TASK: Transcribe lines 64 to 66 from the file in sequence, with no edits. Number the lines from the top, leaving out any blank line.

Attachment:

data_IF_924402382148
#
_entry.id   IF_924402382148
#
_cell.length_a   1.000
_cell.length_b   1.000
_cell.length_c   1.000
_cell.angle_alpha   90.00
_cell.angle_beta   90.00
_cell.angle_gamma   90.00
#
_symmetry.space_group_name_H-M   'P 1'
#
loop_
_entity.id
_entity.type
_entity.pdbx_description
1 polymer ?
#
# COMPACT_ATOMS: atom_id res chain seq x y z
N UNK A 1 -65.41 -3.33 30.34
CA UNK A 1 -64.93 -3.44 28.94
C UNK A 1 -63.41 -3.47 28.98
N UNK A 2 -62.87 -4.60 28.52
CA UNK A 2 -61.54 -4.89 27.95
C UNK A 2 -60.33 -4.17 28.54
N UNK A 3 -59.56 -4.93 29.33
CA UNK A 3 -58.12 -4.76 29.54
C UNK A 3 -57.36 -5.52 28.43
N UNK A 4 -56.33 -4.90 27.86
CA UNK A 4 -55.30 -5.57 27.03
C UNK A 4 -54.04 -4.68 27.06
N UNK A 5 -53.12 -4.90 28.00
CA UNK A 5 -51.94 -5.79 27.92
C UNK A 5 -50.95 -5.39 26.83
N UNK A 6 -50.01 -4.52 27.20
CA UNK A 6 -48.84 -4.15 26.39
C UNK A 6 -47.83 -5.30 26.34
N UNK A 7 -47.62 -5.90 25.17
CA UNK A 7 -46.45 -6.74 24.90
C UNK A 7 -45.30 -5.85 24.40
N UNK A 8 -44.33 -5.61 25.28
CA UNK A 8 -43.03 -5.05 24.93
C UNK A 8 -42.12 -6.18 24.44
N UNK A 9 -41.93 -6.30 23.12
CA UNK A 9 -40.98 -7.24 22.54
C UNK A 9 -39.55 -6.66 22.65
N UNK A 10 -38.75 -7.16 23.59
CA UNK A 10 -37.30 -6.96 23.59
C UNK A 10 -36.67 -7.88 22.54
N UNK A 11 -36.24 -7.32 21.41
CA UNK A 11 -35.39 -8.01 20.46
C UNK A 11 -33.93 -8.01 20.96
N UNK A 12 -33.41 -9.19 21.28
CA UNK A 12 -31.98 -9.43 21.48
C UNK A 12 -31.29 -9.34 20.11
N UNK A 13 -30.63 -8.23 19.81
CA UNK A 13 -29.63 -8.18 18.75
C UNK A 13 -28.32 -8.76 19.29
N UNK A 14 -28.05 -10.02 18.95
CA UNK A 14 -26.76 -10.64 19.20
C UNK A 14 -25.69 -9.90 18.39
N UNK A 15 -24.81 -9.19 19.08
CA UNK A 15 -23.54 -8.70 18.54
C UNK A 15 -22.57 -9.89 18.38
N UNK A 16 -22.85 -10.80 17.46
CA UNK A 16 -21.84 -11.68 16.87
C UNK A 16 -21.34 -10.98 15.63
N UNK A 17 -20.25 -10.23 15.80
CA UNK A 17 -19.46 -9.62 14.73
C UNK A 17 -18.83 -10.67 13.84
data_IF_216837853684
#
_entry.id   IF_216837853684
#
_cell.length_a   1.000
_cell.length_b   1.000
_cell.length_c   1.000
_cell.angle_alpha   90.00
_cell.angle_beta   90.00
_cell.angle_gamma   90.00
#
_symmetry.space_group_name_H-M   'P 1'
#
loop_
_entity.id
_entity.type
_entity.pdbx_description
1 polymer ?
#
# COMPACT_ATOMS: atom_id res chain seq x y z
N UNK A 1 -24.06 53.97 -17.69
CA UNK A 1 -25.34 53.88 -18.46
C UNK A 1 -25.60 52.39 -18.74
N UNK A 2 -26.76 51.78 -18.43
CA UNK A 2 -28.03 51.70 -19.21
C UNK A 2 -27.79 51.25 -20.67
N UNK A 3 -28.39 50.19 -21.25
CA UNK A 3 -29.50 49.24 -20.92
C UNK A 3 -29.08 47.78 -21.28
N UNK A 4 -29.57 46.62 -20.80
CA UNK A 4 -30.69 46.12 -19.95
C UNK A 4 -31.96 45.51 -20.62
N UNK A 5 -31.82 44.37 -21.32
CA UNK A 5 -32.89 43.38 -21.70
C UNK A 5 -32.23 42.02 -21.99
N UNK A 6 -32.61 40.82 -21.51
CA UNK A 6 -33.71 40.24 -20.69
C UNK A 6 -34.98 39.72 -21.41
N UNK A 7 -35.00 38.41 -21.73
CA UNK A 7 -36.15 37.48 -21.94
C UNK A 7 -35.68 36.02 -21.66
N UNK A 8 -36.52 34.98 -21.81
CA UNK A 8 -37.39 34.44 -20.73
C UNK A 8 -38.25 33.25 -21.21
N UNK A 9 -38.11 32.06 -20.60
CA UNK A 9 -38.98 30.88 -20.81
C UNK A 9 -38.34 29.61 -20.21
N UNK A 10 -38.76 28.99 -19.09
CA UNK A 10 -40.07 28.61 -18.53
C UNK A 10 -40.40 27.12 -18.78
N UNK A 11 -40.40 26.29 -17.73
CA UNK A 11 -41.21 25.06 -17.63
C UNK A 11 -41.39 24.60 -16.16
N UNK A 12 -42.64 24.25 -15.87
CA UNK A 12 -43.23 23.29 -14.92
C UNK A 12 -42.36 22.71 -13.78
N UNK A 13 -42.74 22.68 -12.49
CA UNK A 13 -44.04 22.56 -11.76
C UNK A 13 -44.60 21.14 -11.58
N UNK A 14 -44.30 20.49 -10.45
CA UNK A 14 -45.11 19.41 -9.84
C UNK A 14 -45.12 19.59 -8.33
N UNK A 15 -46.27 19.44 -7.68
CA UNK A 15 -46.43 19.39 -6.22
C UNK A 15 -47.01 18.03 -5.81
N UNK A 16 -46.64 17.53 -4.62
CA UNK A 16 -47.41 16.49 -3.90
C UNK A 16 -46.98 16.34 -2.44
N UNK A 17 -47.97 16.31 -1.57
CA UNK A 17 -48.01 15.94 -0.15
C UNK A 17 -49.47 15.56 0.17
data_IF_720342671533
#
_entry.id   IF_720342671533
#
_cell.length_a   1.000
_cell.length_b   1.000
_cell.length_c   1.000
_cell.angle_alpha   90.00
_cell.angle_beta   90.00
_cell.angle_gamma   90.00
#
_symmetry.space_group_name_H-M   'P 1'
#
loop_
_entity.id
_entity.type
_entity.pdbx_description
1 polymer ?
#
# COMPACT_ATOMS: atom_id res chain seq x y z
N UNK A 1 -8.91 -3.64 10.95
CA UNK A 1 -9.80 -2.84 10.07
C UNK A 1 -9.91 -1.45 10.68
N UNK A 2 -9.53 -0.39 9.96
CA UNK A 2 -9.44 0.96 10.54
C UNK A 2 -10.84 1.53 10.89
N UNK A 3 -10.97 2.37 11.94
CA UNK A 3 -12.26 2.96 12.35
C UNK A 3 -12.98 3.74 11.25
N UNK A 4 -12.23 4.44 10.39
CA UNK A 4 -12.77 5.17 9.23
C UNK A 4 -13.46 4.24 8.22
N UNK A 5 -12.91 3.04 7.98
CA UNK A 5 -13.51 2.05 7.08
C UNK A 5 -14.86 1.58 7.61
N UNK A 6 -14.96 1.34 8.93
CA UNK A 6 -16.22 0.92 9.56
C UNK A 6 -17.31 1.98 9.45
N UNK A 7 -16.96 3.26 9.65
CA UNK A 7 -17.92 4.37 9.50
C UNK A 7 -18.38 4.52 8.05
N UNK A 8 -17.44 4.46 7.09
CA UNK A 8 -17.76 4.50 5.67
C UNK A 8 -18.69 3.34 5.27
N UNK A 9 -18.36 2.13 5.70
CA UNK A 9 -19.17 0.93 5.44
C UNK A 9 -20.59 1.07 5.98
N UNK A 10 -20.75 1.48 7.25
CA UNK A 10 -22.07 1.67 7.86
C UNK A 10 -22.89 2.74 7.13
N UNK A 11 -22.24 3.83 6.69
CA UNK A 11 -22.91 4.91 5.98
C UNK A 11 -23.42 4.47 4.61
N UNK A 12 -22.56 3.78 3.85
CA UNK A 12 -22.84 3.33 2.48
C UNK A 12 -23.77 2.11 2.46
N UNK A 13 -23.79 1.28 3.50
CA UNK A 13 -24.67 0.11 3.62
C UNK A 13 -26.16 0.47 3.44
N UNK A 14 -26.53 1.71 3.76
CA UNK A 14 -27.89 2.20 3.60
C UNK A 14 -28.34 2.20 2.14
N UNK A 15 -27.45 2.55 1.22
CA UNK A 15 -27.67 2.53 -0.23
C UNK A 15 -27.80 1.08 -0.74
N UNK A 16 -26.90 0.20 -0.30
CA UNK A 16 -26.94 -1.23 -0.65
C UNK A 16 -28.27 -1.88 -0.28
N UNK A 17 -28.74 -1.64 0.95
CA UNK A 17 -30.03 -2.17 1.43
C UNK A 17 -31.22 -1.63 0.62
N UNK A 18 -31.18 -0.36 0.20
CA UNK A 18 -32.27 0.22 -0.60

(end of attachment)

CA UNK A 15 -23.54 -8.70 18.54
C UNK A 15 -22.57 -9.89 18.38
N UNK A 16 -22.85 -10.80 17.46